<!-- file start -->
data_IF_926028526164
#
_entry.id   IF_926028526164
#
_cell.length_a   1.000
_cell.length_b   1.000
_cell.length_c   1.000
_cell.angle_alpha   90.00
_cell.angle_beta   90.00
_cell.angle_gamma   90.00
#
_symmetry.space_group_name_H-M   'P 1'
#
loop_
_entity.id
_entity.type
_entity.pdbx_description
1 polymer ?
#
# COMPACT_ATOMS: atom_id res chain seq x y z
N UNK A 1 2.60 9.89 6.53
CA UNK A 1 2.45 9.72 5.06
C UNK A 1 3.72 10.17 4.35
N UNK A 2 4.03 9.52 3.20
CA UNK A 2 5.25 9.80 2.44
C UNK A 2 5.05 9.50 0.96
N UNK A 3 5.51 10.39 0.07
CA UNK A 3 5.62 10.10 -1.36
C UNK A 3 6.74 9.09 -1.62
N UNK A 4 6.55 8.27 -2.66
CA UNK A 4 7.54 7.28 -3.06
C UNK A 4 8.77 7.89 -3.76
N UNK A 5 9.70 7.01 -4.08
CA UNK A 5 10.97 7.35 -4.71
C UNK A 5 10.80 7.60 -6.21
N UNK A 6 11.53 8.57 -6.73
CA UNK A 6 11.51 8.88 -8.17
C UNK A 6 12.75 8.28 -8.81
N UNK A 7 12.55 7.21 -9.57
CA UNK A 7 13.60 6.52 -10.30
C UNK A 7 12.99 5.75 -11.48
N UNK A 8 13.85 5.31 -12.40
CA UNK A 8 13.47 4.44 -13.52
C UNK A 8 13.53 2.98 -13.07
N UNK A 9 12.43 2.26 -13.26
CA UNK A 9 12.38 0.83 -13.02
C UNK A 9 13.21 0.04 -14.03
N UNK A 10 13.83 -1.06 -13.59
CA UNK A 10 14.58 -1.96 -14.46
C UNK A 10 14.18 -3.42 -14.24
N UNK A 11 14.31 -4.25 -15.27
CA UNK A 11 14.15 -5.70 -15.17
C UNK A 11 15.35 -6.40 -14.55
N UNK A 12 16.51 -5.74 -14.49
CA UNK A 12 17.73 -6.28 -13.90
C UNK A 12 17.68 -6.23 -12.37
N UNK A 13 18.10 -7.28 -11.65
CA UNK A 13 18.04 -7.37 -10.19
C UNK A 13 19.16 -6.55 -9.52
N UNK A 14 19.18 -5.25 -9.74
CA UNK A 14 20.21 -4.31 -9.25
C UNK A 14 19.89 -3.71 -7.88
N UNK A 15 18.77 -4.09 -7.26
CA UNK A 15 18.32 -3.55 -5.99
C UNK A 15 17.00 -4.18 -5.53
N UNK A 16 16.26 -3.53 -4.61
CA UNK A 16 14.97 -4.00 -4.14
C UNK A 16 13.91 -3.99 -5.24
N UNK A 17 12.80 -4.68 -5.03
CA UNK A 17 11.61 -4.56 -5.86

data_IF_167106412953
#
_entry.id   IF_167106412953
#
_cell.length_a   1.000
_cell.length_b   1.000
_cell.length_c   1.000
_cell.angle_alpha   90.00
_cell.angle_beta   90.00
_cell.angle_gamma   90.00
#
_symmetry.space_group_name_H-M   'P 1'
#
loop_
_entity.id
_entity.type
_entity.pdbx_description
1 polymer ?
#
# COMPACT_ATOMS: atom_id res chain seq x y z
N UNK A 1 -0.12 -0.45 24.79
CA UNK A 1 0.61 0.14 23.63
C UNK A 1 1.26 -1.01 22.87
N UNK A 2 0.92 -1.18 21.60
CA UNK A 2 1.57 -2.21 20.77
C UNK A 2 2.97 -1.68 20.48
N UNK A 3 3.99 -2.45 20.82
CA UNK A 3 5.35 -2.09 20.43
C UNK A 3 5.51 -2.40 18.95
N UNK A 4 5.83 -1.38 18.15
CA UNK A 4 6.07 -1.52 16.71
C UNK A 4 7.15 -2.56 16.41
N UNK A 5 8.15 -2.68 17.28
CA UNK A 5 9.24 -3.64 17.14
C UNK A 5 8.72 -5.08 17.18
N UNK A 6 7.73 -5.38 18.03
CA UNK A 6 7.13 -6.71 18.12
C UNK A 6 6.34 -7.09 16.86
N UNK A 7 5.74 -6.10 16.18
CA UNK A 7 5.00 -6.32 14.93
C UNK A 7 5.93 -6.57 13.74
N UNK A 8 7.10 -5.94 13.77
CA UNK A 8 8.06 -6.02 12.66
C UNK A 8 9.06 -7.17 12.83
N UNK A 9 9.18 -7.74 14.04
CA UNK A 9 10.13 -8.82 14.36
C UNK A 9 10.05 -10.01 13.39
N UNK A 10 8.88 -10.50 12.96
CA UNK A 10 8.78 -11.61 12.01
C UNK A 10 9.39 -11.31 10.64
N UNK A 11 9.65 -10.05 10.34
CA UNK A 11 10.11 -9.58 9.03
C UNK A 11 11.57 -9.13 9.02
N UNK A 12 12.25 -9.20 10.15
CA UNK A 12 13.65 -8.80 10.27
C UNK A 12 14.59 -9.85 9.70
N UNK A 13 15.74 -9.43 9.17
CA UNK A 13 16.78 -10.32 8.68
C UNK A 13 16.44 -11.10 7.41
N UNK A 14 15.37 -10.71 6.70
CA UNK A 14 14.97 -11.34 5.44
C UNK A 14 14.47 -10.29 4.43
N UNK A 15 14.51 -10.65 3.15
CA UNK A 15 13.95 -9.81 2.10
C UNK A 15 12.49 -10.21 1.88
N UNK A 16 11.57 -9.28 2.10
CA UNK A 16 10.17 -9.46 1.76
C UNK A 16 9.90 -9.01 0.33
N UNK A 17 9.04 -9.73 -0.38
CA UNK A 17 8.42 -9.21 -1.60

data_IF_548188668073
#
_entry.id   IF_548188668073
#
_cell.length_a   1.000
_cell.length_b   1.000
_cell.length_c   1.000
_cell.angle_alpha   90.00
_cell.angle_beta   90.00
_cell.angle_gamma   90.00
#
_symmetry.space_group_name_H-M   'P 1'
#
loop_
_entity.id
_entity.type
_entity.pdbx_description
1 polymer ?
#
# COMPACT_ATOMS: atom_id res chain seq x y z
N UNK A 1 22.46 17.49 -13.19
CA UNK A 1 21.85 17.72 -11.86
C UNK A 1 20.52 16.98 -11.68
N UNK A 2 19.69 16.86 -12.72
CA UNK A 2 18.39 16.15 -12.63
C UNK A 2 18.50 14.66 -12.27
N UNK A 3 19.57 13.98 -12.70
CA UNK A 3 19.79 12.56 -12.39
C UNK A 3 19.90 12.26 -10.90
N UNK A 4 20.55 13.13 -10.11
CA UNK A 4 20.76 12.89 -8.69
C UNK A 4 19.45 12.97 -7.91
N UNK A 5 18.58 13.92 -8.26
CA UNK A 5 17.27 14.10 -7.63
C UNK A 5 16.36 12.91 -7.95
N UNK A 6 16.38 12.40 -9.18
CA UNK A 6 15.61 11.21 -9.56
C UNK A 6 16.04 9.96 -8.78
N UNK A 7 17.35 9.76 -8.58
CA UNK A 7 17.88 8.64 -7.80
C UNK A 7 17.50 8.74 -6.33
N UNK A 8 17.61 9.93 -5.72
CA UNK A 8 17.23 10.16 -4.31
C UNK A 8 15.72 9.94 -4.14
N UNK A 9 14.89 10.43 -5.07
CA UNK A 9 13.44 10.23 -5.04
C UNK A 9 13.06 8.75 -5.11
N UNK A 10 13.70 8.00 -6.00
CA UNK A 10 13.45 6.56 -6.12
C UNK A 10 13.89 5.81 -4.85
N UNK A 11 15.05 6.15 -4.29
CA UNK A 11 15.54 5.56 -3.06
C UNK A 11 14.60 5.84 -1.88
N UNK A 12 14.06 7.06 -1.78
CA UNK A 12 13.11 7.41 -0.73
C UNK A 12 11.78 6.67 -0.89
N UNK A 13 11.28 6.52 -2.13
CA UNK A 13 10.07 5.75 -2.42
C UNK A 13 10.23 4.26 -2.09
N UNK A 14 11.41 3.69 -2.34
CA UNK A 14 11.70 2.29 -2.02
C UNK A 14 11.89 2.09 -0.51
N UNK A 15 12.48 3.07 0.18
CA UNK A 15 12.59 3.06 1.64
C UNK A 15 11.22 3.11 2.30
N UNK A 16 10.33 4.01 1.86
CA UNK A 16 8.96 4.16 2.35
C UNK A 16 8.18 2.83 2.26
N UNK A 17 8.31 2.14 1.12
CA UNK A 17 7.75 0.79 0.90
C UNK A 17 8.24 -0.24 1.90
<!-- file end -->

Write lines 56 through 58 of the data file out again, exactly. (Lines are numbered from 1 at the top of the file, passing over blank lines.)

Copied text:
C UNK A 12 17.68 -6.23 -12.37
N UNK A 13 18.10 -7.28 -11.65
CA UNK A 13 18.04 -7.37 -10.19